The New York State Energy Research and Development Authority (NYSERDA) today announced $57 million in funding to support anaerobic digester technology that will generate energy through the use of decaying organic materials.
The technology, used mostly by the agriculture industry in New York, will help farms become more environmentally friendly by reducing their dependence on fossil fuel use. In addition to farms, the technology has applications in certain industrial settings, such as food production or wastewater treatment.
Anaerobic digestion, a renewable-energy process, creates biogas fuel from farm waste, wastewater treatment sludge or food processing waste. Microorganisms are used to break down biodegradable materials in a sealed, oxygen-free tank which produces a methane and carbon dioxide-rich biogas that can be burned to generate both electricity and heat.
At the end of the process, the leftover digestate materials can also be used as fertilizer. In the case of farms, the technology can also reduce odors by treating manure in this sealed process, improve nutrient cycle management and lessen farms’ impact on watersheds. It can also limit the emission of methane, a greenhouse gas that is than 20 times more potent than carbon dioxide.
“Anaerobic digestion offers farmers the opportunity to lower their energy costs while at the same time providing environmental benefits to air quality and local watersheds,” said Francis J. Murray Jr., President and CEO of NYSERDA. “This renewable energy project is just one way New York will achieve its goal of reducing greenhouse gases and consumption of fossil fuels.”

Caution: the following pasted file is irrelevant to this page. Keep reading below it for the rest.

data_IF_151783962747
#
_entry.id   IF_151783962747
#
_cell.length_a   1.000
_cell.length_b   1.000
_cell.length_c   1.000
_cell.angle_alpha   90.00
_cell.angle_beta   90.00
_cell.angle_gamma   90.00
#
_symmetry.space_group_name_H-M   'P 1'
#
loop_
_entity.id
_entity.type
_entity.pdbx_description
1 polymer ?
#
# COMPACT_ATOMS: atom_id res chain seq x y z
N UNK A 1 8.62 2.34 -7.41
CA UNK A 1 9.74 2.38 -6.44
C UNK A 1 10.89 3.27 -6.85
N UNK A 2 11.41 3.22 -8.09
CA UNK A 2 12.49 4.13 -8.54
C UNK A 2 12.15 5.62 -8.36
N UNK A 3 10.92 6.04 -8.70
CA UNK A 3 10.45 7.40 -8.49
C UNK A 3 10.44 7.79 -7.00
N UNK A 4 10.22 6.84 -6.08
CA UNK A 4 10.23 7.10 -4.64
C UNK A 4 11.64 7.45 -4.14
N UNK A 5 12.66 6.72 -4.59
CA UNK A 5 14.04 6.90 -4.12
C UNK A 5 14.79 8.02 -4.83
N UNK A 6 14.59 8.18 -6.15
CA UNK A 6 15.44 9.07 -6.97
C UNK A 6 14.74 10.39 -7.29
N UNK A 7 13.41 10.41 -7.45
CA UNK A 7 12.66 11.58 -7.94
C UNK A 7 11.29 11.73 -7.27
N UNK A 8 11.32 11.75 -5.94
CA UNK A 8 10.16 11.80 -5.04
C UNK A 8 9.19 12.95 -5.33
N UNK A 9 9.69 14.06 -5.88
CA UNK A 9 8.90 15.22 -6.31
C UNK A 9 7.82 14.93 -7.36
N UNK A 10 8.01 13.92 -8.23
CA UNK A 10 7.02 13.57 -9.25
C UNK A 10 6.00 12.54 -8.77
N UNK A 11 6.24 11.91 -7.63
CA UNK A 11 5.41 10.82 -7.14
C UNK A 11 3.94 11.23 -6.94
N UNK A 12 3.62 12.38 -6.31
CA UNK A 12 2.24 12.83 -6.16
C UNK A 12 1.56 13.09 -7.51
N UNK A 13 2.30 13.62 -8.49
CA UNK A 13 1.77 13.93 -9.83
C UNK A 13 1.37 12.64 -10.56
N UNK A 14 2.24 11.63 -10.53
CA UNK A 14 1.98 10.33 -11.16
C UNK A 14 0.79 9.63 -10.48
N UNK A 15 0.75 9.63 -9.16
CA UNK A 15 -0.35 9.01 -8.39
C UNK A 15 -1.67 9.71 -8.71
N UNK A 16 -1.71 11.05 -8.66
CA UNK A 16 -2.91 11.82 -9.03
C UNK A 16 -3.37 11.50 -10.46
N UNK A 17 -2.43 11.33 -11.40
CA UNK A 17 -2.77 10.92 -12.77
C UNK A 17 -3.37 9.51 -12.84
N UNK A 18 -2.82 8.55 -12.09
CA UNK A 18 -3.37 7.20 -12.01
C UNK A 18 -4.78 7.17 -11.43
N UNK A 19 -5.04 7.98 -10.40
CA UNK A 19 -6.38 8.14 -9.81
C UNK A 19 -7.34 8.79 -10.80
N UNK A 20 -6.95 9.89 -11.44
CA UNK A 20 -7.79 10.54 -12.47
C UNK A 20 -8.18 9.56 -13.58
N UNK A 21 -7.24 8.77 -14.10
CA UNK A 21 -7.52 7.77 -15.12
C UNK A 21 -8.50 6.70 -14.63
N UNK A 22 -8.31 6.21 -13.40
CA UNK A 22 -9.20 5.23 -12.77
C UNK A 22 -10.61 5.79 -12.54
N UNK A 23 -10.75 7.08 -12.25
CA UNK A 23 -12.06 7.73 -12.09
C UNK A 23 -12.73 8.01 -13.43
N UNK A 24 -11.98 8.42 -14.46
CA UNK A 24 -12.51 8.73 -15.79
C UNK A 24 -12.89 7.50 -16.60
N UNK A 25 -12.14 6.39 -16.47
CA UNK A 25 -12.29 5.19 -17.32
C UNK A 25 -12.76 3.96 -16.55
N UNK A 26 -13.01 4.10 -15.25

NYSERDA will invest more than $11 million per year for the next five years to qualifying applicants, in amounts of up to $1 million per applicant.
“Anaerobic digestion can make our farms more efficient and competitive by lowering the cost of energy. This technology offers significant air and water quality benefits, not the least which is using a greenhouse gas as a source of renewable energy,” said Darrel J. Aubertine, Commissioner of Agriculture and Markets. “This program will help make our agricultural economy stronger and our environment cleaner.”
The program provides about 50 percent of the cost of the power generation equipment. An additional 30 percent of the cost can be reimbursed by federal stimulus dollars for projects starting construction in 2011.
Applications will be accepted through 2015, or until the funding — awarded on a first come, first served basis — is exhausted. NYSERDA previously offered incentives toward anaerobic digester equipment in 2010 which attracted 19 applicants representing more than 10,000 kilowatts of capacity and $60 million worth of construction activity.
Examples of anaerobic digestion projects that were recently awarded RPS incentives in New York:
· Gloversville/Johnstown Wastewater Treatment Plant. NYSERDA funding: $923,000
· Sheland Farm, Jefferson County. NYSERDA funding: $210,000
· Patterson Farms, Cayuga County. NYSERDA funding: $361,000
· Sunnyside Farms, Cayuga County. NYSERDA funding: $1 million
· Boxler Dairy Farms, Wyoming County. NYSERDA funding: $1 million
“New York Farm Bureau was strongly involved in advocating for an RPS strategy that included agricultural energy investments. I’m very pleased that family farmers in New York will continue to be able to leverage NYSERDA funds to install innovative, environmentally friendly and energy conscious equipment. On behalf of NYFB, I thank both Governor Cuomo and NYSERDA President and CEO Frank Murray for recognizing the contribution of agriculture to the economy and environment in New York,” said Dean Norton, President of New York Farm Bureau.
The program is funded under the state’s Renewable Portfolio Standard (RPS). The RPS fund was created by the state Public Service Commission in 2004 with the goal of reducing the state’s dependence on fossil fuels. Today, the RPS — administered by NYSERDA and using funds collected from utility ratepayers around the state –helps pay for dozens of clean-energy projects every year, ranging from large-scale wind farms to photovoltaic panels on private homes.